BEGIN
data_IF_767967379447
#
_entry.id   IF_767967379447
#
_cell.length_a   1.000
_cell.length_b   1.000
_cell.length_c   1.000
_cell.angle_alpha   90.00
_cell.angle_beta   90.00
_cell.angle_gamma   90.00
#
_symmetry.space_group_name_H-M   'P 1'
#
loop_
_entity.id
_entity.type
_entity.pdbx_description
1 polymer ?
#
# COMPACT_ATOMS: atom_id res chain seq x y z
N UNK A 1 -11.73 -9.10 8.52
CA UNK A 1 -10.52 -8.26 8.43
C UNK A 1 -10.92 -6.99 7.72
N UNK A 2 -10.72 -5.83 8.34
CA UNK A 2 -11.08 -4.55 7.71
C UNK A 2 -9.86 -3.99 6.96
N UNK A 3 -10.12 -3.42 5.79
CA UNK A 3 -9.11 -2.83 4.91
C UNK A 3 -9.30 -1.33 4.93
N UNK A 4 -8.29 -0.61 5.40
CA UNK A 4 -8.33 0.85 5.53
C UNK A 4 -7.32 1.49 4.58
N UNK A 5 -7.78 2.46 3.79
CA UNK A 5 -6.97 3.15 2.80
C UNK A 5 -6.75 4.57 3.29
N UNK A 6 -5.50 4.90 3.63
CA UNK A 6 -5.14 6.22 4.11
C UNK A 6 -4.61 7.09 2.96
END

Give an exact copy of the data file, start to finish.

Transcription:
data_IF_767967379447
#
_entry.id   IF_767967379447
#
_cell.length_a   1.000
_cell.length_b   1.000
_cell.length_c   1.000
_cell.angle_alpha   90.00
_cell.angle_beta   90.00
_cell.angle_gamma   90.00
#
_symmetry.space_group_name_H-M   'P 1'
#
loop_
_entity.id
_entity.type
_entity.pdbx_description
1 polymer ?
#
# COMPACT_ATOMS: atom_id res chain seq x y z
N UNK A 1 -11.73 -9.10 8.52
CA UNK A 1 -10.52 -8.26 8.43
C UNK A 1 -10.92 -6.99 7.72
N UNK A 2 -10.72 -5.83 8.34
CA UNK A 2 -11.08 -4.55 7.71
C UNK A 2 -9.86 -3.99 6.96
N UNK A 3 -10.12 -3.42 5.79
CA UNK A 3 -9.11 -2.83 4.91
C UNK A 3 -9.30 -1.33 4.93
N UNK A 4 -8.29 -0.61 5.40
CA UNK A 4 -8.33 0.85 5.53
C UNK A 4 -7.32 1.49 4.58
N UNK A 5 -7.78 2.46 3.79
CA UNK A 5 -6.97 3.15 2.80
C UNK A 5 -6.75 4.57 3.29
N UNK A 6 -5.50 4.90 3.63
CA UNK A 6 -5.14 6.22 4.11
C UNK A 6 -4.61 7.09 2.96